The proper way to approach ScourgeBringer is treating it like a classic arcade game. The action is lightning-fast, each run is nice and quick, and of course, everything is challenging. Things start out tough, but the difficulty climbs at a good pace as you progress, with the later levels almost heading straight into bullet hell territory. Speaking of which, the level design is nicely done as well (albeit with a few repeating rooms after a while), with each introducing their own unique enemies and hazards. It may start out with something simple like poison vents, but soon it escalates to platforms that bullets can pass through and portals that warp you around the room. Each new obstacle is hard as nails, yet it always feels fair, encouraging you to learn all of the ropes.

As mentioned earlier, though, the basic aspects of these ropes are simple. Jump, dash, heavy attack, gun, boom. But it’s combining all of these skills that makes everything tricky, yet fun. The heavy attack — a smash — is also used to stun enemies at the right moment, thus preventing them from launching deadly attacks as well. It can also destroy projectiles, or with an upgrade, even reflect them, which will be insanely valuable to learn. Of course, you have a gun as well, with several others that you can purchase along the way. It can come in handy (even if the swordplay is oh so more satisfying), but ammo is recharged over time through additional attacks, so you have to decide when the best time to use it is.

Actually, befitting for a game that basically involves exploring dungeon-like biomes, choice plays a huge part in how to proceed in ScourgeBringer. In each level, the main goal is to simply just find the room with the Guardian and defeat them (or multiple Guardians on later levels), which unlocks the door to the battle with the Judge. There’s also quite a bit to hunt for, though. You have the shops, of course, but then you also have altars where you can grab perks and buffs for each run, challenge rooms where you battle huge amounts of enemies in order to earn a mess of items that can help and hidden rooms with more bonuses. There’s even a bonus gift for successfully exploring every room, but there’s also a reward for completing a level as quickly as possible (and as a side note, the quick action makes the game feel like something perfect for the speedrunner crowd).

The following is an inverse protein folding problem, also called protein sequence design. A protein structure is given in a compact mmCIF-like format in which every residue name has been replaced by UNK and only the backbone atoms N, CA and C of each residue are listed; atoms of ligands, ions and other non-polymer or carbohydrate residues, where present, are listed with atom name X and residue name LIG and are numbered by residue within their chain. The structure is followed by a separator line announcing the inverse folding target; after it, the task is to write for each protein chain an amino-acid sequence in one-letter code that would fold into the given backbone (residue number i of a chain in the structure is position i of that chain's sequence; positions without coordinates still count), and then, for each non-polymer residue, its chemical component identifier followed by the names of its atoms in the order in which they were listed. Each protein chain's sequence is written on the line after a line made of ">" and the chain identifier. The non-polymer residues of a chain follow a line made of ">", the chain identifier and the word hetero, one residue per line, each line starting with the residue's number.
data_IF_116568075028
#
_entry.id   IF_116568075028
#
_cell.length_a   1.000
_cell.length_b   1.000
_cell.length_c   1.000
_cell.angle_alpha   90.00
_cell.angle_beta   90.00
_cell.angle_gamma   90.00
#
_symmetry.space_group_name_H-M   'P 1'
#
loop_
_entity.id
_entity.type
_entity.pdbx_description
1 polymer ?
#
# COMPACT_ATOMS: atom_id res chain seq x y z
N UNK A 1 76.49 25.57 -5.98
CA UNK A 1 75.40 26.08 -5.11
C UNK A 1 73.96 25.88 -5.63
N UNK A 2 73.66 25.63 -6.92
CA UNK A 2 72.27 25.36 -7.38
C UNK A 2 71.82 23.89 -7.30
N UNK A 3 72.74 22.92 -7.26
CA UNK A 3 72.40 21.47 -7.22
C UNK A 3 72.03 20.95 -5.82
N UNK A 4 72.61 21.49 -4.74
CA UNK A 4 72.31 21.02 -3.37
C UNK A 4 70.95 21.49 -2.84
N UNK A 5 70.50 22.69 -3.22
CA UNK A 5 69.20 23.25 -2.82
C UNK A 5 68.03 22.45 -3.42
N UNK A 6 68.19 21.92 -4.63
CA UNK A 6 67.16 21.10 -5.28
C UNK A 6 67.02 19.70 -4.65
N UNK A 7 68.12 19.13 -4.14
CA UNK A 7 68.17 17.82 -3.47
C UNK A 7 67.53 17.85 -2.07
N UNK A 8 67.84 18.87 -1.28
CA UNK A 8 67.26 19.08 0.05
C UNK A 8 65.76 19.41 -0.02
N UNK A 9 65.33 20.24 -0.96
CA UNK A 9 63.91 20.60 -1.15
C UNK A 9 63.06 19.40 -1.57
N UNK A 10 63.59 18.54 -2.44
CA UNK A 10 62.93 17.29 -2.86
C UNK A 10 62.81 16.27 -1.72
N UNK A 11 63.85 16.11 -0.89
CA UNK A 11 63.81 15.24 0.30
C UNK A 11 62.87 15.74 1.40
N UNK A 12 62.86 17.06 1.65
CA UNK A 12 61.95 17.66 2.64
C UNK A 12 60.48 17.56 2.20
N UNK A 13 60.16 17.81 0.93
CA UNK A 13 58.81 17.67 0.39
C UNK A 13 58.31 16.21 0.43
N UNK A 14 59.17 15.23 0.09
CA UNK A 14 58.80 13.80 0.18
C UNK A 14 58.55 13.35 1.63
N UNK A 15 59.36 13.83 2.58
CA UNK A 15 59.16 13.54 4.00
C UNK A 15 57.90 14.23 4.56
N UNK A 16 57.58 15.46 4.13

Speaking of the shops, you also have to pay in blood gathered from enemies (except for one who demands a payment of hit points) and a lot of their prices start out steep at first. So once you unlock the combo skill, now you have the option of going through with even more insane stunts in the hopes of earning more blood that can go towards a more powerful gun. Basically, ScourgeBringer handles the risk vs. reward portion of games such as these perfectly, having you decide quickly if it’s worth exploring an entire level and what the best approach to exploring it would be.

ScourgeBringer is another one of those games that succeeds thanks to the genius in its simplicity, as seen with its gameplay. Of course, it also helps that it looks and sounds astonishing as well. The pixel artwork is nice and vibrant, depicting a great variety of monsters with just the right touch of cartoonish expressions, still managing to make them look menacing, and giving us a good chunk of vibrant, detailed arenas to fight in. The soundtrack is also a gem, reminding me a bit of Mick Gordon’s work on both Prey and Doom, shifting seamlessly from otherworldly synth sounds while you explore to pulse-pounding metal tunes the moment you engage in combat. The end result is a highly-enjoyable package, with a post-game bonus that acts as the cherry on top…but that may be slightly spoiling things.


Closing Comments:

ScourgeBringer is an addictive experience that delivers terrific arcade-style gameplay. The combat is so fluid, fun and fast that you’ll easily get caught up in it for hours, and it puts up an impressive fight when it comes to delivering a tough-as-nails challenge while still being highly enjoyable, with intense battles backed up by stunning visuals and a fantastic soundtrack. It’s a roguelike platformer that can be a tough nut to crack at first, but the reward is worth all the blisters you’ll have on your thumbs.